We believe animals should roam free
Together with Cisco and Connected Conservation we use IoT to track illegal human behaviour keeping animals safe and free. Connected Conservation’s vision is to eliminate all forms of poaching, globally, through continued innovation in intelligent technology. A game reserve adjacent to the Kruger National Park harnessed the power of technology to dramatically reduce rhino poaching. In 2018, Connected Conservation expanded into other parts of Africa, including Mozambique, Zambia, and Kenya.
Why Connected Conservation makes senseA game reserve adjacent to the Kruger National Park wanted more effective means to prevent rhino poaching and, thereby, conserve the rhino for future generations. We harnessed the power of technology to protect the rhino by tracking the movement of people.
South Africa is home to 80% of the world’s remaining rhinos. With populations decimated by poaching, there’s a real chance the rhino could be extinct by 2025. A private game reserve took the lead in finding a technology-based way to deter poachers.
Every day, hundreds of staff, suppliers, contractors, security personnel, and tourists enter and exit the reserve. Being in such a remote location, activity wasn’t monitored. Only basic technology infrastructure and access control, manual security processes, and very limited communication existed.
An end-to-end solution was introduced, proactively stopping people entering the reserve illegally. If an incursion took place, the solution triggered an alarm in the control center. An alert with exact co-ordinates for the incursion was sent to armed rangers’ mobile devices, who patrol both on the ground and in a helicopter.
Technical Services, Managed Services, Cloud Services
A secure park area network, data collection and analysis via CCTV/ biometric scanning, Wi-Fi and local area networks at each entrance, LORA technology throughout the reserve, seismic sensors and/or magnetic sensors on the reserve periphery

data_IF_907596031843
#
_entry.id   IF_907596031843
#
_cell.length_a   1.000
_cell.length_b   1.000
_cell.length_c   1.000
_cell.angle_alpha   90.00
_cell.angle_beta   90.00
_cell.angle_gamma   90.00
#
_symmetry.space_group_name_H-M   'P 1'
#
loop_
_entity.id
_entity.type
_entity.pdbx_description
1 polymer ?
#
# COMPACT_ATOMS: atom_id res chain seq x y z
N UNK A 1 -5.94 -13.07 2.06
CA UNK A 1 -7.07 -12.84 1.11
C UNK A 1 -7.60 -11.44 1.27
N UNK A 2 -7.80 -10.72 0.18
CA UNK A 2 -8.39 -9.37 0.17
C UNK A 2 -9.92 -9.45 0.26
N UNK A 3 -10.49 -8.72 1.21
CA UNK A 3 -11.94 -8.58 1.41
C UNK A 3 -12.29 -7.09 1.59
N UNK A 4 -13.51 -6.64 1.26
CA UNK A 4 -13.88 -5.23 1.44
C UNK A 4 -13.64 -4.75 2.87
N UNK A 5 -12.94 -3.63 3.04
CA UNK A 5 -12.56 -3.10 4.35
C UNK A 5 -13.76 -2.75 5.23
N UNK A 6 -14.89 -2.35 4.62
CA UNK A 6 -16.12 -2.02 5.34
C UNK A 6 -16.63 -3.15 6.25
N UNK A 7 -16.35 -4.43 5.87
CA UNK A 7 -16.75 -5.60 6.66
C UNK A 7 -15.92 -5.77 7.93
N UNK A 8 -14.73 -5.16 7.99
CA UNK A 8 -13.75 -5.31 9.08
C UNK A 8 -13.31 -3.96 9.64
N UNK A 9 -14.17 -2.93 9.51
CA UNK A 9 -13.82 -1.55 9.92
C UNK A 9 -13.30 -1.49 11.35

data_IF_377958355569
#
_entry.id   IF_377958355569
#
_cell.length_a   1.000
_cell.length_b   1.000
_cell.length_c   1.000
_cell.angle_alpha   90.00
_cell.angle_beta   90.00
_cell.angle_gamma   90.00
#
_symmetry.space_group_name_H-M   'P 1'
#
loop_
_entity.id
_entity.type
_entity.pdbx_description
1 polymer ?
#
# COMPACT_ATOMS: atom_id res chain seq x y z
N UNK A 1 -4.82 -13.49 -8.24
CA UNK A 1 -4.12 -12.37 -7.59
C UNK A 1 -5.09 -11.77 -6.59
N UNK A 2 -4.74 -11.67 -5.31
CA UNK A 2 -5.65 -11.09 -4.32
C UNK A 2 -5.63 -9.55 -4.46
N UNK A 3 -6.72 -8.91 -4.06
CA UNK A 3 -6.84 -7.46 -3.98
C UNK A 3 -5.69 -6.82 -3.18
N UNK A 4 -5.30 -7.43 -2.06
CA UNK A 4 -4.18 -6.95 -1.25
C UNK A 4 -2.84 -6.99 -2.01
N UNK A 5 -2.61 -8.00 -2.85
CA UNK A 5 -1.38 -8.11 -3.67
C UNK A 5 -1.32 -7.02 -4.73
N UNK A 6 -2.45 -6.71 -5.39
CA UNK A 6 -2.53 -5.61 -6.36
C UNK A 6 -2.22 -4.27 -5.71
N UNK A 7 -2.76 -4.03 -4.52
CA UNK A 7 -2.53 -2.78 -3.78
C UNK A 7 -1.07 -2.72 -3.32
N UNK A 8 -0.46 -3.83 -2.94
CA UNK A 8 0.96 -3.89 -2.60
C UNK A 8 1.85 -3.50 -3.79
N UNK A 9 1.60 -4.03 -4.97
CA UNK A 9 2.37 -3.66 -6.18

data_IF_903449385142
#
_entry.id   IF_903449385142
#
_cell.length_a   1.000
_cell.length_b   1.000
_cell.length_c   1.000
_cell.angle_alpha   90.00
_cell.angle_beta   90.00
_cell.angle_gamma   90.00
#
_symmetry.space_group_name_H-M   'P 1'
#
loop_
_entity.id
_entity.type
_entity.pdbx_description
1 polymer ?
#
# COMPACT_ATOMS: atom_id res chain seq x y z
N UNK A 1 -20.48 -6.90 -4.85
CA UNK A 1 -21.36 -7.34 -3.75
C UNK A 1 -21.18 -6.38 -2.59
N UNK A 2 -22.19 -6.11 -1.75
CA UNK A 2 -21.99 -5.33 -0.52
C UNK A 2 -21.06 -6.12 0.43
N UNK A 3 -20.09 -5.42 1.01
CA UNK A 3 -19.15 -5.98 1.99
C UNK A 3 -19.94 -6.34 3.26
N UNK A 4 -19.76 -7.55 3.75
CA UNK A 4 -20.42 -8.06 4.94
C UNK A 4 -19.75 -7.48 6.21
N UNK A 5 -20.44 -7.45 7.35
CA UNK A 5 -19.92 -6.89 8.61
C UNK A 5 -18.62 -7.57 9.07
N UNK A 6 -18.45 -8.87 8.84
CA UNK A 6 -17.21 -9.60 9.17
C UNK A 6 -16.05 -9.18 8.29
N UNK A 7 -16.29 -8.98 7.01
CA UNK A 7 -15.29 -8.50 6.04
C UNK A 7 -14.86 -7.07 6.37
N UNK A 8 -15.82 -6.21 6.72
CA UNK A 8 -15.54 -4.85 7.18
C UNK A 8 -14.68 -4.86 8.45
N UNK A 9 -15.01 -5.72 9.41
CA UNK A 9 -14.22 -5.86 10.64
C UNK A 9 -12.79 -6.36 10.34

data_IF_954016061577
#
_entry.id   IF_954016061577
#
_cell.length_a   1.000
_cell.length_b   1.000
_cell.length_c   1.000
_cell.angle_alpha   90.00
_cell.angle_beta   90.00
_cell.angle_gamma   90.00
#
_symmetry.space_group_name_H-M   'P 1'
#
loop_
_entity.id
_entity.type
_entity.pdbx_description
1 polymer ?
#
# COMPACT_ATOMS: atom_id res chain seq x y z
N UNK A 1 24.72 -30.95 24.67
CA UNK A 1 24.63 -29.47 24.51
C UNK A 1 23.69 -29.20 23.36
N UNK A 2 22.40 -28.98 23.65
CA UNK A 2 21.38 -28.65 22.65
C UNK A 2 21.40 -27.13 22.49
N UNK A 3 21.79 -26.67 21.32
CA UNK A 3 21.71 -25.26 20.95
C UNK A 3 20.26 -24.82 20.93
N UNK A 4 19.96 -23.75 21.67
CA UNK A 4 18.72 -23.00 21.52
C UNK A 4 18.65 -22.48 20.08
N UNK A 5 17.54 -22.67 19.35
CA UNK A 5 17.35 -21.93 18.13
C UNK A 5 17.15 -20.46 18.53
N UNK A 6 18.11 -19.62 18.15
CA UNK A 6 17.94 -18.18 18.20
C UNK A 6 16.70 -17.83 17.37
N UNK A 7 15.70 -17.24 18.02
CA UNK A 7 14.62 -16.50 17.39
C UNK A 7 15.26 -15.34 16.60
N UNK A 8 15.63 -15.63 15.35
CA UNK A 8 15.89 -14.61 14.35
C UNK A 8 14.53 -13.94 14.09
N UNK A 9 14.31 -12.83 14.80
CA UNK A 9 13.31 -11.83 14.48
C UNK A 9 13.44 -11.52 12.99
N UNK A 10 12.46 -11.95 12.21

Cisco, Dimension Data
How focusing on people protects wildlifePartnering with Cisco, we architected a solution connecting multiple types of technology. It tracked the movement of people, identifying those with dubious intent, helping pre-empt harm to the animals.
The innovative application of multiple technologies dramatically reduced the number of incursions. These technologies included, IT infrastructure, Managed Services, data analytics, multiscreen communication, secure network and data flow, a point-to-point reserve network, CCTV cameras, and biometric scanning.
' The solution is capable of protecting any endangered species, including elephants, lions, and pangolins in Africa, tigers in India and Asia, and even rays, sharks and whales in the ocean,', NTT's Group Executive, Cisco Alliance
What connected conservation technology achieves
Innovative application of IT infrastructure, Managed Services, data analytics, multiscreen communication, secure network and data flow, a point to point reserve network, CCTV cameras, and biometric scanning has enabled the reduction of incursions into the reserve by 68%.
Before the Connected Conservation pilot project was implemented in 2016, the nature reserve lost rhinos to poaching at a rate of one per week.
Our Connected Conservation solution nullified the risk completely. It provided real-time intelligence to enable preventative action against poachers.
Poaching in the reserve dropped by 96% in its first year. And, in 2017 and 2018, there were zero rhinos poaches.
We’re building on three years of success of the Connected Conservation program under the Dimension Data brand.
Our vision is to eliminate all forms of poaching, globally, through:
- continued innovation in intelligent technology
- expanding the solution in southern Africa into the Kruger Park
- protecting more vulnerable land and water species in more countries
An end-to-end solution proactively stops people entering the reserve illegally.
Preventing incursions is possible only if you’re able to observe the boundaries of the reserve comprehensively.
Wi-Fi and local area networks at each gate allowed communication between security personnel and game rangers both on the ground and in the air.